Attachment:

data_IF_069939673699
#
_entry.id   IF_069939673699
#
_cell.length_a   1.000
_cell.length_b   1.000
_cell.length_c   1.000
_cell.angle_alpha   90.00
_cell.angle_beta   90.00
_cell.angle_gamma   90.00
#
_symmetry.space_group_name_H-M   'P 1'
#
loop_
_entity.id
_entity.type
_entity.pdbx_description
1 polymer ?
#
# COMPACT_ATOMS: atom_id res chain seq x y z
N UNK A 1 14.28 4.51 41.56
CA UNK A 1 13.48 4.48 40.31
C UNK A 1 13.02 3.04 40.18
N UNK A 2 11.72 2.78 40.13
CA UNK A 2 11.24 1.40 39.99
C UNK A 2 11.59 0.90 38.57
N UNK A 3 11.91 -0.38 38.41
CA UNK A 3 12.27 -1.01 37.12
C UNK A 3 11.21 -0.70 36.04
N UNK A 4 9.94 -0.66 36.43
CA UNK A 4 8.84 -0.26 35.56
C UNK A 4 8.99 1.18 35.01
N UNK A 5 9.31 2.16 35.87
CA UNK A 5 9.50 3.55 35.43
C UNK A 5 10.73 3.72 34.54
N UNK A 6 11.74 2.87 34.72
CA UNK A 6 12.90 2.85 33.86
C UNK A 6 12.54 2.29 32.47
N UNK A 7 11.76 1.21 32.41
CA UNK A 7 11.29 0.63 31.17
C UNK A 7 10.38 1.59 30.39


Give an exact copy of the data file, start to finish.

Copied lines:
data_IF_069939673699
#
_entry.id   IF_069939673699
#
_cell.length_a   1.000
_cell.length_b   1.000
_cell.length_c   1.000
_cell.angle_alpha   90.00
_cell.angle_beta   90.00
_cell.angle_gamma   90.00
#
_symmetry.space_group_name_H-M   'P 1'
#
loop_
_entity.id
_entity.type
_entity.pdbx_description
1 polymer ?
#
# COMPACT_ATOMS: atom_id res chain seq x y z
N UNK A 1 14.28 4.51 41.56
CA UNK A 1 13.48 4.48 40.31
C UNK A 1 13.02 3.04 40.18
N UNK A 2 11.72 2.78 40.13
CA UNK A 2 11.24 1.40 39.99
C UNK A 2 11.59 0.90 38.57
N UNK A 3 11.91 -0.38 38.41
CA UNK A 3 12.27 -1.01 37.12
C UNK A 3 11.21 -0.70 36.04
N UNK A 4 9.94 -0.66 36.43
CA UNK A 4 8.84 -0.26 35.56
C UNK A 4 8.99 1.18 35.01
N UNK A 5 9.31 2.16 35.87
CA UNK A 5 9.50 3.55 35.43
C UNK A 5 10.73 3.72 34.54
N UNK A 6 11.74 2.87 34.72
CA UNK A 6 12.90 2.85 33.86
C UNK A 6 12.54 2.29 32.47
N UNK A 7 11.76 1.21 32.41
CA UNK A 7 11.29 0.63 31.17
C UNK A 7 10.38 1.59 30.39